How to Sharpen and Restore Your Gardening Tools
Nothing ruins your afternoon gardening plans faster than dull tools. "They can either make or break your project," says Natasha Nicholes, the founder of We Sow We Grow, a community-based gardening initiative in Chicago, Illinois, dedicated to the furtherance of gardening and farming in an urban landscape. "Dull tools often lead to improperly cut stems or branches."
Sharp, cared-for essentials can do more than keep your garden looking trim, says Rebecca Sears, the chief gardener at Ferry-Morse; they can save you time and money, too. "Whether it means digging into the soil or cutting through weeds, sharp, rust-free tools will make your gardening tasks that much easier," she says. "They will also save you money in the long run. If the tools are kept in good shape, you won't need to replace them as often." Ahead, how to sharpen and restore your gardening tools to their original glory.
Remove the rust.
Before you sharpen your tools, Sears says to remove any rust or build-up that might be corroding them. "A light rust can be taken care of with a high-grit sandpaper or fine steel wool. For a heavier rust, a stiff wire brush and heavy pressure should solve the problem," she says. "If the rust is so bad that it has made the steel surface rough and gritty, I recommend placing a wire brush attachment to an electric drill for the best success." Once the tarnish is removed, add a coat of boiled linseed oil to help stop the oxidation process, adds Sears. "It will dry and harden on the surface, protecting the tool," she explains.
Gather your gear.
Ready to begin the sharpening process? Sears notes that it's time to gather your gear. "For shovels and trowels, you can use a hand-held mill file or rasp from your local hardware store," she says. "For pruning shears and knives, you will need a honing stone with a pointed edge, such as a diamond honing stone or a whetstone."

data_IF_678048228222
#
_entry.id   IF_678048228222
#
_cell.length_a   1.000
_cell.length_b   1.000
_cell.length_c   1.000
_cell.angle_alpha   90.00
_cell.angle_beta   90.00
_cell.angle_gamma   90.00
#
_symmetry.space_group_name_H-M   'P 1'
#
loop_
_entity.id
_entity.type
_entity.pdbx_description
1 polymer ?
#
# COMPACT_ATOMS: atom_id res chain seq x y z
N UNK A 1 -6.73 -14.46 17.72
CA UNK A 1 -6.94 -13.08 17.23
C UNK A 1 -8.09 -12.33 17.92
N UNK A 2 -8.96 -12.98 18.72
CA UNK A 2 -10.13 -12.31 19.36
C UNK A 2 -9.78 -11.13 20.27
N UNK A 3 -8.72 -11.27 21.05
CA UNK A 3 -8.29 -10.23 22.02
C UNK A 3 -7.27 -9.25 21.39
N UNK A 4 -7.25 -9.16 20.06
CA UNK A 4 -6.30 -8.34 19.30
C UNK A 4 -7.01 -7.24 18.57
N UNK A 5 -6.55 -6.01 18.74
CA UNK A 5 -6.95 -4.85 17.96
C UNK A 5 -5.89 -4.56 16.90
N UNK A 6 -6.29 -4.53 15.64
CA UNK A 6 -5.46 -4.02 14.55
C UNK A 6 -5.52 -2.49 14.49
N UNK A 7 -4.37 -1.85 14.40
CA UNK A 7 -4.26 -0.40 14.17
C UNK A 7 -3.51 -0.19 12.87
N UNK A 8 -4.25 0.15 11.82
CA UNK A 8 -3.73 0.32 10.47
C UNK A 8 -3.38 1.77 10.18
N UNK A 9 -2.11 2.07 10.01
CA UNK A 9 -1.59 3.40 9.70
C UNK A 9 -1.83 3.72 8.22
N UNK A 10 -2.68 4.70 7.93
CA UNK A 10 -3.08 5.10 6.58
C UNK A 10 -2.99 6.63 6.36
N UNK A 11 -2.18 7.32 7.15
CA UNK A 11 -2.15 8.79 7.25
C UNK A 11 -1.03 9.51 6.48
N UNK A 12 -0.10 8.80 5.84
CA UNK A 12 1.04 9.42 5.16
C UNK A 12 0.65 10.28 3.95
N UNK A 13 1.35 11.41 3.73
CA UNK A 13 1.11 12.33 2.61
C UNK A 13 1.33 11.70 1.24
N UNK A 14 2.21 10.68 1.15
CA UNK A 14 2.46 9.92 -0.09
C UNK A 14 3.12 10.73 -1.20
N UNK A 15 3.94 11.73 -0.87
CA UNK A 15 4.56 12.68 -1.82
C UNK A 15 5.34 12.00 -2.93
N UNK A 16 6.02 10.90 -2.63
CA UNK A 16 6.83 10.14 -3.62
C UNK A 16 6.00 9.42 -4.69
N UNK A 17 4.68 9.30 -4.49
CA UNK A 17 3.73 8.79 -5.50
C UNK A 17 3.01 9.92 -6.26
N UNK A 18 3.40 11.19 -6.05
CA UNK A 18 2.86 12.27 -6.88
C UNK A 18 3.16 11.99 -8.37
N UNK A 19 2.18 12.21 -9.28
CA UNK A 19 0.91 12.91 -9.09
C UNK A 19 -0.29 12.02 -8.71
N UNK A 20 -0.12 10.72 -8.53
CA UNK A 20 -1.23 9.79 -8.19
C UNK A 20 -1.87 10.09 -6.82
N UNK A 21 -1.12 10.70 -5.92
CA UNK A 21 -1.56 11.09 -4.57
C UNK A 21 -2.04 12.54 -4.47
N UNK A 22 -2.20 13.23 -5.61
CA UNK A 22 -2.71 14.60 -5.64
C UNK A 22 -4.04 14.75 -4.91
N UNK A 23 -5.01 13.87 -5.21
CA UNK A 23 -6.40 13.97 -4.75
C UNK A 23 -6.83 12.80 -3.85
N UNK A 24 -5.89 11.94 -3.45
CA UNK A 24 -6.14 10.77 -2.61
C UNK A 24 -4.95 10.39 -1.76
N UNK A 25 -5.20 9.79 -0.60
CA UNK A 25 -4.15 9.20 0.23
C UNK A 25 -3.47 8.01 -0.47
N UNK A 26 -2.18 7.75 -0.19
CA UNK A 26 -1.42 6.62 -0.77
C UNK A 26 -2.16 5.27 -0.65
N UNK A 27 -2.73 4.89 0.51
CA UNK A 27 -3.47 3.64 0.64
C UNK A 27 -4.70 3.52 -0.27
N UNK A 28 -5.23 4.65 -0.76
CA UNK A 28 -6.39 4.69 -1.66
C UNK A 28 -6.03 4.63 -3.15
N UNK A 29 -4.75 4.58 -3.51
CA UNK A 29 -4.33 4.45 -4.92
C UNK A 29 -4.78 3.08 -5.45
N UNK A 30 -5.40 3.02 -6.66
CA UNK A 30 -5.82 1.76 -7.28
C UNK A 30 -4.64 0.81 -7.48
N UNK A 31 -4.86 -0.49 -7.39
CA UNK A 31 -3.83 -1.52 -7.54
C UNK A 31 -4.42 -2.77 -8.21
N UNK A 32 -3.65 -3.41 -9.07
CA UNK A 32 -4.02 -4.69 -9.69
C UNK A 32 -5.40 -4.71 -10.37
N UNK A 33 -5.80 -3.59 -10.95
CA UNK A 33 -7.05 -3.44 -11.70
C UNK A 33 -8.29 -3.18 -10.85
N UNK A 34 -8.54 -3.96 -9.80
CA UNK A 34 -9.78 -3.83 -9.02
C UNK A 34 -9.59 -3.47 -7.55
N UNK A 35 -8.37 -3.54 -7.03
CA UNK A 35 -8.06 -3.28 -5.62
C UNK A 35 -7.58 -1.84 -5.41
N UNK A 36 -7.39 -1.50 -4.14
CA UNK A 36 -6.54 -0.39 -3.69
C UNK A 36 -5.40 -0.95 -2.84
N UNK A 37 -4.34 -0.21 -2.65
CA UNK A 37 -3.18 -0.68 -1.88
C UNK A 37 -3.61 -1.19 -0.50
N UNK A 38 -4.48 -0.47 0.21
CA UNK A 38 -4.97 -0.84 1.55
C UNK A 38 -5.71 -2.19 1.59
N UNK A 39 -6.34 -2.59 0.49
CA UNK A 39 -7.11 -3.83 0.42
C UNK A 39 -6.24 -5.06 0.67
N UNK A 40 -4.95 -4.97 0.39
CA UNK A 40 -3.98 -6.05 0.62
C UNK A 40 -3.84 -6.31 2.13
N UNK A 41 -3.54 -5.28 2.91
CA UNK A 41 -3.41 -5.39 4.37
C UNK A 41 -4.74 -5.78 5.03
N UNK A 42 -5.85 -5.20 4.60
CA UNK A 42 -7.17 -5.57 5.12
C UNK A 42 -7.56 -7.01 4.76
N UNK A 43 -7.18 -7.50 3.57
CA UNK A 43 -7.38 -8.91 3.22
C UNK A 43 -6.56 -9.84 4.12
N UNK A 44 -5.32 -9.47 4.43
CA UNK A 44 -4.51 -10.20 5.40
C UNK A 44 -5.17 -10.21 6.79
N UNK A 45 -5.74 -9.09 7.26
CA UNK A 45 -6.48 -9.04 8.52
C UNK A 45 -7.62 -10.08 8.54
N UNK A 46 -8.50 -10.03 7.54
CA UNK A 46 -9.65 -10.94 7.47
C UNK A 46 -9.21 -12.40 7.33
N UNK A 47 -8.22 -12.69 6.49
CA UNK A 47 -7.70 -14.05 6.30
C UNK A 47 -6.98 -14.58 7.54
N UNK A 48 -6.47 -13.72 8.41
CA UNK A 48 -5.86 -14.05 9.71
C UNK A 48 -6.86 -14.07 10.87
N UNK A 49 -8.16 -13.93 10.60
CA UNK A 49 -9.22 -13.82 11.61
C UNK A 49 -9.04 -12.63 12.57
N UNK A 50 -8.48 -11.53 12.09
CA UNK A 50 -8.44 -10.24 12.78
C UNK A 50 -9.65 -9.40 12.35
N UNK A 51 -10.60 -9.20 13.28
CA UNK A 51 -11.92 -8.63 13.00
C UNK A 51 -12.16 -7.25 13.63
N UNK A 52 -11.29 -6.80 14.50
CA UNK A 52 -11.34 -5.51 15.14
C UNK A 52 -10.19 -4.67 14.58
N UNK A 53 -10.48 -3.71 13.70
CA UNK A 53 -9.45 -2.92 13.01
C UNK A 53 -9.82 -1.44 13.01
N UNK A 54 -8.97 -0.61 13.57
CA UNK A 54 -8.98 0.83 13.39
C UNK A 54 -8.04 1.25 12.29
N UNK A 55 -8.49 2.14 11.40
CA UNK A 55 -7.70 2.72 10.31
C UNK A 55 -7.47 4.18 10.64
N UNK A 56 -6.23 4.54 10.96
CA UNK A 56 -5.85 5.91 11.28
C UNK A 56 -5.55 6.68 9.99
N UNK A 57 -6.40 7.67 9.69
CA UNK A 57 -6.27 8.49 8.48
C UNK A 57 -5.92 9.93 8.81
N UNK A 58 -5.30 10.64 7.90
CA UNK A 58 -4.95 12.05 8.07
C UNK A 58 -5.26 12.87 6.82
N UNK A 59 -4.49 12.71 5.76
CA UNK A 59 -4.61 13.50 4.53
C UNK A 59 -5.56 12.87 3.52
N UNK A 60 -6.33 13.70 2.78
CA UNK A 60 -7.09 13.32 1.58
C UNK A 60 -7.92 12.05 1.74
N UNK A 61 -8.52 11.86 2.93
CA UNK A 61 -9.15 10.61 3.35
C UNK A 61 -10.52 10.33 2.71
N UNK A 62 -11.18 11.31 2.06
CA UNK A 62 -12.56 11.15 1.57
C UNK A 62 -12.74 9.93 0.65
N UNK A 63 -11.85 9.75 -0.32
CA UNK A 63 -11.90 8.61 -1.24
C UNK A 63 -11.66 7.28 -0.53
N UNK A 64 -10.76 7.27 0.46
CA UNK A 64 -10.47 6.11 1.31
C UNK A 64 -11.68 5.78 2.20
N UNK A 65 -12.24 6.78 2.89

Apply even pressure when restoring a trowel.
After cleaning your trowel, Sears says you can use a rasp or similar flat file to sharpen it. "Draw the file across the edge of the trowel, moving away from your body," she advises. "Maintain long and even motions to have a consistent sharpness along the edge." Since trowels don't need to be razor sharp (just pointy enough to penetrate soil), Sears says it's important to avoid overdoing the blade area. "There's also no need to worry about the short edges near the handle," she adds. "Sharpening them won't increase the tool's effectiveness and could even be a danger to your hands."
Sharpen shears from top to bottom.
To spruce up pruning shears, place them on a flat surface and slide the honing stone across the blade until you reach your desired level of sharpness. "You want to sharpen to the point where you can easily slice paper with the shears," Sears says. To ensure the blades of your gardening shears are extra pointy, Nicholes says to apply even pressure while sliding the stone in the direction of the bevel (or the sloped edge of the blade). "Sharpen in one direction only—from the top of the bevel to the bottom—making sure not to go back and forth," she advises.
Go slowly when sharpening your shovels.
Sears recommends using a rasp or handheld file to sharpen your shovel, like you would a trowel. "File slowly around the edge in one direction, while moving away from your body," she advises. "A shovel is a big tool and sharpening can take time, so patience is important."